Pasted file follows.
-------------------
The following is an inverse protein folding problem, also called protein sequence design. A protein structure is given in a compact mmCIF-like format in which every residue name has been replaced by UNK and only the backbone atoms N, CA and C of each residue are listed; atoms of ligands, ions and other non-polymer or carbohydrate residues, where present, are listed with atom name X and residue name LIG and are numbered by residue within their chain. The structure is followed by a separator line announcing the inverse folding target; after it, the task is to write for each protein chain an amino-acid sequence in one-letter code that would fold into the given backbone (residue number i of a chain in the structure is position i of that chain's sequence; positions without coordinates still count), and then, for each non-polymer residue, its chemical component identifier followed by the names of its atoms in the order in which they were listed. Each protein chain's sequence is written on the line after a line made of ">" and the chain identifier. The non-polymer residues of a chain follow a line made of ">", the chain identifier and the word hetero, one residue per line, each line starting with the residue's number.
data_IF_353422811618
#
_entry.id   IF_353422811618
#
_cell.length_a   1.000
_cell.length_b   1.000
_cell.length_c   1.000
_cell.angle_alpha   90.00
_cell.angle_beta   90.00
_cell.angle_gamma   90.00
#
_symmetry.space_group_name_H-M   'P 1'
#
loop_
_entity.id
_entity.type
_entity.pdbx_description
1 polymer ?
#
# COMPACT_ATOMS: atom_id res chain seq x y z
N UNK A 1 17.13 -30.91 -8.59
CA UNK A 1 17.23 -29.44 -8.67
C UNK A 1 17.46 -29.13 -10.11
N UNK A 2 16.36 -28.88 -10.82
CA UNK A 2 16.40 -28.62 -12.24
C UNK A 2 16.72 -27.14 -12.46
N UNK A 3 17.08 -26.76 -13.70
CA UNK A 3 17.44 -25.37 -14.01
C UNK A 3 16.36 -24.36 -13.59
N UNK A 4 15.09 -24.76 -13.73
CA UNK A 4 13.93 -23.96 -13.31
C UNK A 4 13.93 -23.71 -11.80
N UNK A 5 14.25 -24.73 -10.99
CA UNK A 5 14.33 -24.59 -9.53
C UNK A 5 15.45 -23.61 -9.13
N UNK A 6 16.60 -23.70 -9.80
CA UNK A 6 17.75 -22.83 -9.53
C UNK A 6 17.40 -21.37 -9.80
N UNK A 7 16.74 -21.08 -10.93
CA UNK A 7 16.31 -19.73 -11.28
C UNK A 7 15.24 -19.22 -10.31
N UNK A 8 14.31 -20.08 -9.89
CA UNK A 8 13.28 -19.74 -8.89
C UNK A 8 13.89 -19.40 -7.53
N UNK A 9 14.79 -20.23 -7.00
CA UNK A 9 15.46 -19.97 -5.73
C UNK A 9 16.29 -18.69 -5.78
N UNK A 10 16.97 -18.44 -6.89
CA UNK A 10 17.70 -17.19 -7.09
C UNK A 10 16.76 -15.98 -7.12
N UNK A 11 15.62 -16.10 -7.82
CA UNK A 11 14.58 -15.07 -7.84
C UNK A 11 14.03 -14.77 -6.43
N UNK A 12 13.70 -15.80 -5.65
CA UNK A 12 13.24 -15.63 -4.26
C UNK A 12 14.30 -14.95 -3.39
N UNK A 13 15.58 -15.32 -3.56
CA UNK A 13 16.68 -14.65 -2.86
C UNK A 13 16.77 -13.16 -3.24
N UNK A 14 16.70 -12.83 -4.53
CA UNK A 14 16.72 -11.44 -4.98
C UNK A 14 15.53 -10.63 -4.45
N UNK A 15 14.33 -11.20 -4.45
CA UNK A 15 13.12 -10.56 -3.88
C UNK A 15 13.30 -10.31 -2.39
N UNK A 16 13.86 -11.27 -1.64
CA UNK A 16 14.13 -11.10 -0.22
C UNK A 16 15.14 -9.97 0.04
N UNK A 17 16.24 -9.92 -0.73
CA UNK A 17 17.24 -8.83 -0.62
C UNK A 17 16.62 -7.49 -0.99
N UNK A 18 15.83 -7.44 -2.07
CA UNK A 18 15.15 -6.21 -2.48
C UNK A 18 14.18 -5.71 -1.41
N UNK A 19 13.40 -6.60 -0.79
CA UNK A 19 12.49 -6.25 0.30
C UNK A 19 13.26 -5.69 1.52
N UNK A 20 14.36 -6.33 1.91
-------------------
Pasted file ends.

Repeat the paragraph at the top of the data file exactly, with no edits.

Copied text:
The following is an inverse protein folding problem, also called protein sequence design. A protein structure is given in a compact mmCIF-like format in which every residue name has been replaced by UNK and only the backbone atoms N, CA and C of each residue are listed; atoms of ligands, ions and other non-polymer or carbohydrate residues, where present, are listed with atom name X and residue name LIG and are numbered by residue within their chain. The structure is followed by a separator line announcing the inverse folding target; after it, the task is to write for each protein chain an amino-acid sequence in one-letter code that would fold into the given backbone (residue number i of a chain in the structure is position i of that chain's sequence; positions without coordinates still count), and then, for each non-polymer residue, its chemical component identifier followed by the names of its atoms in the order in which they were listed. Each protein chain's sequence is written on the line after a line made of ">" and the chain identifier. The non-polymer residues of a chain follow a line made of ">", the chain identifier and the word hetero, one residue per line, each line starting with the residue's number.